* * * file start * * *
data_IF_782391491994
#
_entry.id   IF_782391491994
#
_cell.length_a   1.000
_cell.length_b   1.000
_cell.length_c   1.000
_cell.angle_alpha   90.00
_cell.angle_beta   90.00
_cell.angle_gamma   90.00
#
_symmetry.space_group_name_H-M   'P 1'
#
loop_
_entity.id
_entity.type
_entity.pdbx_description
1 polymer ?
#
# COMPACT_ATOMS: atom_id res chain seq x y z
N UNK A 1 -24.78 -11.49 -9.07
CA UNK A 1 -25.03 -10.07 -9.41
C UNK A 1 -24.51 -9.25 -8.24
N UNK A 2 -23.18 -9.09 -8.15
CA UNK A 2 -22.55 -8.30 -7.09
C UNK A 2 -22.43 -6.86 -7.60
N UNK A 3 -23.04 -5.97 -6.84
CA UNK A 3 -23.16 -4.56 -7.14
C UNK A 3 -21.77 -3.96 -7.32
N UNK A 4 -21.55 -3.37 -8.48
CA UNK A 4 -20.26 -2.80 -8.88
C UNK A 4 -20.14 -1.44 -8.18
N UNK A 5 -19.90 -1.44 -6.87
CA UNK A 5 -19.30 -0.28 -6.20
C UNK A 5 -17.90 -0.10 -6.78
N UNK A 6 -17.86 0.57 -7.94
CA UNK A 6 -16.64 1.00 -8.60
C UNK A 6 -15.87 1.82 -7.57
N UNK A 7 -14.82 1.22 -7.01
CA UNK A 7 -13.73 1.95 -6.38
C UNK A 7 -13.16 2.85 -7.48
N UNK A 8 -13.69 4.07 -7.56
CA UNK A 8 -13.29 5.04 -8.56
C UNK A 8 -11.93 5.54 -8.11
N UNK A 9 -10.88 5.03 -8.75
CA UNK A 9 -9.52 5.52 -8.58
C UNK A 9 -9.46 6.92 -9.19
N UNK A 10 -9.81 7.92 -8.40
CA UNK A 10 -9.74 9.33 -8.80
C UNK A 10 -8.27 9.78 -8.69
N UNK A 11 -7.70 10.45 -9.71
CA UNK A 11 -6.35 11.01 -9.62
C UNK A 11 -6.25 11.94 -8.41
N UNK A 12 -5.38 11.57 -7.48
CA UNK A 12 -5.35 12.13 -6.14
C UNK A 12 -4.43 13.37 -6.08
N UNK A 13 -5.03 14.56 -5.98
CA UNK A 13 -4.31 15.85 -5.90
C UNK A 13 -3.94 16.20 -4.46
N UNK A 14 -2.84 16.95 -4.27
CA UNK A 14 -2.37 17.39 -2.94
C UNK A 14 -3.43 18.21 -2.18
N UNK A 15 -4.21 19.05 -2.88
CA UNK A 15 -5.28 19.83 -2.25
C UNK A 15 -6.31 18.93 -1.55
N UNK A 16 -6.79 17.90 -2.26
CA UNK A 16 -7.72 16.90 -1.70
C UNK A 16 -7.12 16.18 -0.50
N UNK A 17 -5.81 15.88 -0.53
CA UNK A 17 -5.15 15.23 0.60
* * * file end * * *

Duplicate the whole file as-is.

data_IF_782391491994
#
_entry.id   IF_782391491994
#
_cell.length_a   1.000
_cell.length_b   1.000
_cell.length_c   1.000
_cell.angle_alpha   90.00
_cell.angle_beta   90.00
_cell.angle_gamma   90.00
#
_symmetry.space_group_name_H-M   'P 1'
#
loop_
_entity.id
_entity.type
_entity.pdbx_description
1 polymer ?
#
# COMPACT_ATOMS: atom_id res chain seq x y z
N UNK A 1 -24.78 -11.49 -9.07
CA UNK A 1 -25.03 -10.07 -9.41
C UNK A 1 -24.51 -9.25 -8.24
N UNK A 2 -23.18 -9.09 -8.15
CA UNK A 2 -22.55 -8.30 -7.09
C UNK A 2 -22.43 -6.86 -7.60
N UNK A 3 -23.04 -5.97 -6.84
CA UNK A 3 -23.16 -4.56 -7.14
C UNK A 3 -21.77 -3.96 -7.32
N UNK A 4 -21.55 -3.37 -8.48
CA UNK A 4 -20.26 -2.80 -8.88
C UNK A 4 -20.14 -1.44 -8.18
N UNK A 5 -19.90 -1.44 -6.87
CA UNK A 5 -19.30 -0.28 -6.20
C UNK A 5 -17.90 -0.10 -6.78
N UNK A 6 -17.86 0.57 -7.94
CA UNK A 6 -16.64 1.00 -8.60
C UNK A 6 -15.87 1.82 -7.57
N UNK A 7 -14.82 1.22 -7.01
CA UNK A 7 -13.73 1.95 -6.38
C UNK A 7 -13.16 2.85 -7.48
N UNK A 8 -13.69 4.07 -7.56
CA UNK A 8 -13.29 5.04 -8.56
C UNK A 8 -11.93 5.54 -8.11
N UNK A 9 -10.88 5.03 -8.75
CA UNK A 9 -9.52 5.52 -8.58
C UNK A 9 -9.46 6.92 -9.19
N UNK A 10 -9.81 7.92 -8.40
CA UNK A 10 -9.74 9.33 -8.80
C UNK A 10 -8.27 9.78 -8.69
N UNK A 11 -7.70 10.45 -9.71
CA UNK A 11 -6.35 11.01 -9.62
C UNK A 11 -6.25 11.94 -8.41
N UNK A 12 -5.38 11.57 -7.48
CA UNK A 12 -5.35 12.13 -6.14
C UNK A 12 -4.43 13.37 -6.08
N UNK A 13 -5.03 14.56 -5.98
CA UNK A 13 -4.31 15.85 -5.90
C UNK A 13 -3.94 16.20 -4.46
N UNK A 14 -2.84 16.95 -4.27
CA UNK A 14 -2.37 17.39 -2.94
C UNK A 14 -3.43 18.21 -2.18
N UNK A 15 -4.21 19.05 -2.88
CA UNK A 15 -5.28 19.83 -2.25
C UNK A 15 -6.31 18.93 -1.55
N UNK A 16 -6.79 17.90 -2.26
CA UNK A 16 -7.72 16.90 -1.70
C UNK A 16 -7.12 16.18 -0.50
N UNK A 17 -5.81 15.88 -0.53
CA UNK A 17 -5.15 15.23 0.60